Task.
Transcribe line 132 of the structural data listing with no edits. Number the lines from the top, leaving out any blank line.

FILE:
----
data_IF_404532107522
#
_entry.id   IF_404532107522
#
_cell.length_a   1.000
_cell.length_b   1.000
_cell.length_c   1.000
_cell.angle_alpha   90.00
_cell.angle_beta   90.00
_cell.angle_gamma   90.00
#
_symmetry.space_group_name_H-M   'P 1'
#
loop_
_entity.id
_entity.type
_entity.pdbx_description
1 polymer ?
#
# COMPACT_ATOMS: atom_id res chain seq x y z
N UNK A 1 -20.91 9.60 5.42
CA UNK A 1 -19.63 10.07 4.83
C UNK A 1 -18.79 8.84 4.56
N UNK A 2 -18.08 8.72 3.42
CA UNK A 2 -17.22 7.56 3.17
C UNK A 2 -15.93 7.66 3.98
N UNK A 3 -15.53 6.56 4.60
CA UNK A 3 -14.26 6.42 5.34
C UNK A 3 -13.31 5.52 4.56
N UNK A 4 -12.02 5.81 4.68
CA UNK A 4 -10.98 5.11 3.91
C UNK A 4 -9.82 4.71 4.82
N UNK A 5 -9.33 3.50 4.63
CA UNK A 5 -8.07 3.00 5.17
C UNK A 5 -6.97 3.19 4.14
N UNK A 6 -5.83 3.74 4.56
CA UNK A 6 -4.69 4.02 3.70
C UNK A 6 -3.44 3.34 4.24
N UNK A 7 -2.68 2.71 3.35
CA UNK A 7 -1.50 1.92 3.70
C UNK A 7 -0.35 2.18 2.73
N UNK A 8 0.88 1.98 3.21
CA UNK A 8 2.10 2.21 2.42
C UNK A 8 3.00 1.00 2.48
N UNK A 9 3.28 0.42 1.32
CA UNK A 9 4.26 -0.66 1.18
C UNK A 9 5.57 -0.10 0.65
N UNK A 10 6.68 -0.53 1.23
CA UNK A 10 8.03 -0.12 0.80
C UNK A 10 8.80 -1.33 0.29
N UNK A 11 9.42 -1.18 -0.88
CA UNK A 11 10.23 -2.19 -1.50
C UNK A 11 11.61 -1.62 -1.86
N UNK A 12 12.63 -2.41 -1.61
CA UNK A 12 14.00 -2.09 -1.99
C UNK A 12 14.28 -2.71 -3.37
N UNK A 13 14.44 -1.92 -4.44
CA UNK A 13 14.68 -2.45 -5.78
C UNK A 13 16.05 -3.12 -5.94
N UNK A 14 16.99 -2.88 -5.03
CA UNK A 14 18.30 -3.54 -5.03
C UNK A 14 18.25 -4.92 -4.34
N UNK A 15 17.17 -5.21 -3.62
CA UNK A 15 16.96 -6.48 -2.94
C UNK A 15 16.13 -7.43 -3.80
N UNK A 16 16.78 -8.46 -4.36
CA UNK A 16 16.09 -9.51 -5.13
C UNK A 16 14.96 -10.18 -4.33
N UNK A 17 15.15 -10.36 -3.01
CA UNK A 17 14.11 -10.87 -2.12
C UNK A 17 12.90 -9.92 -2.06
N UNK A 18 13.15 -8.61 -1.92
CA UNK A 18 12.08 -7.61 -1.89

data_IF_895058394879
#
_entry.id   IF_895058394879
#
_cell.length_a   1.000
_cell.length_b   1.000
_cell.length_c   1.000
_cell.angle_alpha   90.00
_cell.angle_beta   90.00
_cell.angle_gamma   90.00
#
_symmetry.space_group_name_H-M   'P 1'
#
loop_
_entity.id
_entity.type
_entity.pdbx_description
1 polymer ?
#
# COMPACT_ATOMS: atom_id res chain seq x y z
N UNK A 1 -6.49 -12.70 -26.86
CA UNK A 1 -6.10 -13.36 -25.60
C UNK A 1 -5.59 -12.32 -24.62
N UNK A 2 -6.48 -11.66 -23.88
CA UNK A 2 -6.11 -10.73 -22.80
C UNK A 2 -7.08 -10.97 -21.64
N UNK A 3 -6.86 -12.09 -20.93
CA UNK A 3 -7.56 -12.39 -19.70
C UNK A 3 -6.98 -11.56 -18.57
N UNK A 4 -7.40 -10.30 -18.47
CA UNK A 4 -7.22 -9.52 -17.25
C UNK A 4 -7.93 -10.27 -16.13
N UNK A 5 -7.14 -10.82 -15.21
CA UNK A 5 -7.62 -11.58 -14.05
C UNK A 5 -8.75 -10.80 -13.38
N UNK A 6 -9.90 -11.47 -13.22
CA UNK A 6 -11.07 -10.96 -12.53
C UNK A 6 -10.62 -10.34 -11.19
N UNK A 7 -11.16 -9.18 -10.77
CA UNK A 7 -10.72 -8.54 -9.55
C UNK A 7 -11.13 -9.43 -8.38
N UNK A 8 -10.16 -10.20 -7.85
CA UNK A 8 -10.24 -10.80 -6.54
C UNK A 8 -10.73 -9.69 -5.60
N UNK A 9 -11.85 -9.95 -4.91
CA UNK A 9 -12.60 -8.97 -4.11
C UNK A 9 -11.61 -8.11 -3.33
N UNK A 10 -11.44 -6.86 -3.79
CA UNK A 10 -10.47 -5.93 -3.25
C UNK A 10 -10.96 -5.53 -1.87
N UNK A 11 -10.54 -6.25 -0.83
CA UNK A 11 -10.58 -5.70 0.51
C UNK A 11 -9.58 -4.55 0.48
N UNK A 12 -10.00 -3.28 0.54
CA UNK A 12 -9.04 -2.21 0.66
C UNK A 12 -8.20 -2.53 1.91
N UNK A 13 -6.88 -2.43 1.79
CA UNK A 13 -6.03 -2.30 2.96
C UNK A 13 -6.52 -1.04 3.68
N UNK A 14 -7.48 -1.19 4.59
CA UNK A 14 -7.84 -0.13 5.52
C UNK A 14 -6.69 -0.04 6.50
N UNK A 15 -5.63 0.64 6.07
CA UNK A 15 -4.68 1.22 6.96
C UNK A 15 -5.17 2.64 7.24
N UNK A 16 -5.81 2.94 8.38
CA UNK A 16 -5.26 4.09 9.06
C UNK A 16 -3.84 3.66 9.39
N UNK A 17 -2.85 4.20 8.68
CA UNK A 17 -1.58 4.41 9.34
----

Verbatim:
C UNK A 13 -6.52 -1.04 3.68